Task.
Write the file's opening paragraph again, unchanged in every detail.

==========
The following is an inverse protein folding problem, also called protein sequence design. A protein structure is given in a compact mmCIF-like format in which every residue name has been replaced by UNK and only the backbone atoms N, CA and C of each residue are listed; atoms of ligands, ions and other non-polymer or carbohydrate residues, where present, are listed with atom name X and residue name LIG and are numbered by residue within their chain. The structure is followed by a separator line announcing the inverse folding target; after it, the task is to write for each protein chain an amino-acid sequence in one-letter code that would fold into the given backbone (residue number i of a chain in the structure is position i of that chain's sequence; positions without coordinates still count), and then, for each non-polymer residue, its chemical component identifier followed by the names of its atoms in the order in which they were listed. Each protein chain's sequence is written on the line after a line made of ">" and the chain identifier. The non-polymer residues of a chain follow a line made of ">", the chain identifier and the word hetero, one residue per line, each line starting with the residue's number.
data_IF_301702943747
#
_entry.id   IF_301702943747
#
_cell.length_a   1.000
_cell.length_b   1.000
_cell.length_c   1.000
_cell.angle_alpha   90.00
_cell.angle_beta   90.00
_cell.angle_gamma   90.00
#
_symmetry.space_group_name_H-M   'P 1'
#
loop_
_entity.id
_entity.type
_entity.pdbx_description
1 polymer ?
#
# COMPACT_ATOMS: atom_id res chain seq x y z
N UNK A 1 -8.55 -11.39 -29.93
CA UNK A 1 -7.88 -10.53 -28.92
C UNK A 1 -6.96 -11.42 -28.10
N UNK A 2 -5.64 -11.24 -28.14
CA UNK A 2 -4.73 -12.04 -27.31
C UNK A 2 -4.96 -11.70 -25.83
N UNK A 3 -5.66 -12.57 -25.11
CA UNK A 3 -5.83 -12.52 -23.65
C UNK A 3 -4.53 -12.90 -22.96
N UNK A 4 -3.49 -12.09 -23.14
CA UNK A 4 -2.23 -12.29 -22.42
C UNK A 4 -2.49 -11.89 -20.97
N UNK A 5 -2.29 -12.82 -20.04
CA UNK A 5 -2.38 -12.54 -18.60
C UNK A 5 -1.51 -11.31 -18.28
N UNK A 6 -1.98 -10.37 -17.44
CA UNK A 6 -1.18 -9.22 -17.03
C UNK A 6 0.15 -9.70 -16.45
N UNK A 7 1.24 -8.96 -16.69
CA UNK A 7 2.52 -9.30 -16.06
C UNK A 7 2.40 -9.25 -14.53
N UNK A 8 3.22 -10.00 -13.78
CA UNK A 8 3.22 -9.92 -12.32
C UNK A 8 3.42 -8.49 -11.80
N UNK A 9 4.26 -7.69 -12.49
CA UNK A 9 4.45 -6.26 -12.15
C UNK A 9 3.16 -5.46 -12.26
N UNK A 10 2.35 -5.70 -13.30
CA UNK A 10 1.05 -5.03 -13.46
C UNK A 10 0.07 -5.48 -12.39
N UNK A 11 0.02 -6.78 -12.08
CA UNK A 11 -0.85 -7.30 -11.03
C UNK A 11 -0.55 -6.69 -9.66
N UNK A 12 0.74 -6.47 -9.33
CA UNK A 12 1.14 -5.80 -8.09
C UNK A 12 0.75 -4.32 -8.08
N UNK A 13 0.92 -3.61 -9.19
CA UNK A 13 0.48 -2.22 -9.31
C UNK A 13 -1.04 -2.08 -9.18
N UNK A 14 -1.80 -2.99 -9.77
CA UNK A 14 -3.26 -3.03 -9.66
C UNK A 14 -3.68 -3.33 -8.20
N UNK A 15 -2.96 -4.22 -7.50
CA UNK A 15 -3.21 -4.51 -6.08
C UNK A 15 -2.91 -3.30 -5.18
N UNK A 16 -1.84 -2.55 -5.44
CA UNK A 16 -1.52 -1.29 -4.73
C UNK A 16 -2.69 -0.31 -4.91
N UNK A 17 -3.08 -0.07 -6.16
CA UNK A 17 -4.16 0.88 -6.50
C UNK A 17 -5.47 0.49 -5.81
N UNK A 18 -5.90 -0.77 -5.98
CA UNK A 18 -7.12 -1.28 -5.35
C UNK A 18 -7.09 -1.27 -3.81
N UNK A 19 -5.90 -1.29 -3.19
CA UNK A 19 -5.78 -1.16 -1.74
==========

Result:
The following is an inverse protein folding problem, also called protein sequence design. A protein structure is given in a compact mmCIF-like format in which every residue name has been replaced by UNK and only the backbone atoms N, CA and C of each residue are listed; atoms of ligands, ions and other non-polymer or carbohydrate residues, where present, are listed with atom name X and residue name LIG and are numbered by residue within their chain. The structure is followed by a separator line announcing the inverse folding target; after it, the task is to write for each protein chain an amino-acid sequence in one-letter code that would fold into the given backbone (residue number i of a chain in the structure is position i of that chain's sequence; positions without coordinates still count), and then, for each non-polymer residue, its chemical component identifier followed by the names of its atoms in the order in which they were listed. Each protein chain's sequence is written on the line after a line made of ">" and the chain identifier. The non-polymer residues of a chain follow a line made of ">", the chain identifier and the word hetero, one residue per line, each line starting with the residue's number.